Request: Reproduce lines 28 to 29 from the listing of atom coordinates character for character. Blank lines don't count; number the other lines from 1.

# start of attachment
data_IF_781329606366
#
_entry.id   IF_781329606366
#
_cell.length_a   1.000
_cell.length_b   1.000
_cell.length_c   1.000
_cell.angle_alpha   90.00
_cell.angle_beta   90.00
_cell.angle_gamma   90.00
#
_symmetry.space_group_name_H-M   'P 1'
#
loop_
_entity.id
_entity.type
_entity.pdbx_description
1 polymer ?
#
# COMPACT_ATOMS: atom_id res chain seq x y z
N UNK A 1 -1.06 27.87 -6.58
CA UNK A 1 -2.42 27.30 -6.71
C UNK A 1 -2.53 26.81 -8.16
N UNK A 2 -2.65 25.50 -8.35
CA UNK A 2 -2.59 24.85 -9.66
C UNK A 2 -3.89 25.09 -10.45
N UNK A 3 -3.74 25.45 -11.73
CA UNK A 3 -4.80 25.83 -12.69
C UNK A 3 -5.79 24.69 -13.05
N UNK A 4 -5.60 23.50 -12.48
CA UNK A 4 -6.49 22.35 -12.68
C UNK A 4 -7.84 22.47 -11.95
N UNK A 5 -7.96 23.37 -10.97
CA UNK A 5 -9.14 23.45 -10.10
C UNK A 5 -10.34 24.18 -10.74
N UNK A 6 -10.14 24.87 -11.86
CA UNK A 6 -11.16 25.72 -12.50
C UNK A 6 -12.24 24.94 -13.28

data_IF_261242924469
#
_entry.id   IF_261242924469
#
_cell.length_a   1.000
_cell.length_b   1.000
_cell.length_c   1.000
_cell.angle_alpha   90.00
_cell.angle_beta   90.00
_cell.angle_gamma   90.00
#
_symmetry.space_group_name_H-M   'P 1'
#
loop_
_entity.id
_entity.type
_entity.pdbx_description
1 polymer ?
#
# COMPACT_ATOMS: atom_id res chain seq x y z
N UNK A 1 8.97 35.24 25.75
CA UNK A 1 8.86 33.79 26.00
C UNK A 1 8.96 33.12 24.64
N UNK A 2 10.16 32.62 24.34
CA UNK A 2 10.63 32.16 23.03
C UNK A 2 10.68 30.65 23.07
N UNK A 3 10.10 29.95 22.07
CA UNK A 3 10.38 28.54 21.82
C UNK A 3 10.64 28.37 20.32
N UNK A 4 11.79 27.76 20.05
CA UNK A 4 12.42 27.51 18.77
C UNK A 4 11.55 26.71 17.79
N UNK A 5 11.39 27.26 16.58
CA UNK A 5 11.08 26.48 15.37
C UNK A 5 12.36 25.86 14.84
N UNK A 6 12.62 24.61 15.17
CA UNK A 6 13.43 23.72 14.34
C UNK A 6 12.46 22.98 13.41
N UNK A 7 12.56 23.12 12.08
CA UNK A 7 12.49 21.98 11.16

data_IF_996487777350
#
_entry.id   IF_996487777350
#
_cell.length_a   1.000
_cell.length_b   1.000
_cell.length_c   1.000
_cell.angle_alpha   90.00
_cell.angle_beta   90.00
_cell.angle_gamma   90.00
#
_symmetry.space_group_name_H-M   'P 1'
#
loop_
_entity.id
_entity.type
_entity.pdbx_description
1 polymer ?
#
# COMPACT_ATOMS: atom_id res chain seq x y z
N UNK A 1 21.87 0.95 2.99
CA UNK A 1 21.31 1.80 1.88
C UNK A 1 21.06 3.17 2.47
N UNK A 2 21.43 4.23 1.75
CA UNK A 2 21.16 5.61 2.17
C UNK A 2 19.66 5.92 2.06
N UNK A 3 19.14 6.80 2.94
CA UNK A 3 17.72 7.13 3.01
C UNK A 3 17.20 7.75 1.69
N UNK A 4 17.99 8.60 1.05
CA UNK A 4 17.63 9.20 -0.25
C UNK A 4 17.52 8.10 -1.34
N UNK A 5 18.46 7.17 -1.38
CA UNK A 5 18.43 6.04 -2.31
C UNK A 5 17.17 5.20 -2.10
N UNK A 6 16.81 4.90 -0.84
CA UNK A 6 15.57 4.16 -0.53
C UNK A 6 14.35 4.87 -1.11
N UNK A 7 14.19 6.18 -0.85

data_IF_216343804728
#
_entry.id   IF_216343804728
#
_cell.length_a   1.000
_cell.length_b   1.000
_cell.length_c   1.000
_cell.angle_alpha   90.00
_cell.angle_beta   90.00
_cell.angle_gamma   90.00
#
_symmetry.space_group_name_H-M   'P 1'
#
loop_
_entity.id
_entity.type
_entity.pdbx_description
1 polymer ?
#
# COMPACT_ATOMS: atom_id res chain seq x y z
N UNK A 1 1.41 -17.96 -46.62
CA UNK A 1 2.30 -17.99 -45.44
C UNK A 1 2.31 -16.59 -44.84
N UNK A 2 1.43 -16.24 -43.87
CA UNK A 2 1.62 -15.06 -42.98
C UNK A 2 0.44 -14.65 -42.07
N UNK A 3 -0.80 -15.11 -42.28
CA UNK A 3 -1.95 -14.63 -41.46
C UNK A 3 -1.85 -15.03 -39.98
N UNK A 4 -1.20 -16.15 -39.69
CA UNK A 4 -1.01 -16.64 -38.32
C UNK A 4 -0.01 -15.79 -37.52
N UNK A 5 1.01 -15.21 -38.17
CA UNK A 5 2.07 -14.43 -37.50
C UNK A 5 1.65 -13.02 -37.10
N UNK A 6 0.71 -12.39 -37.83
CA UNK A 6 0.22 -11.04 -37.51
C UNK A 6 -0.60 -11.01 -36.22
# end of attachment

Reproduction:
CA UNK A 3 -4.80 25.83 -12.69
C UNK A 3 -5.79 24.69 -13.05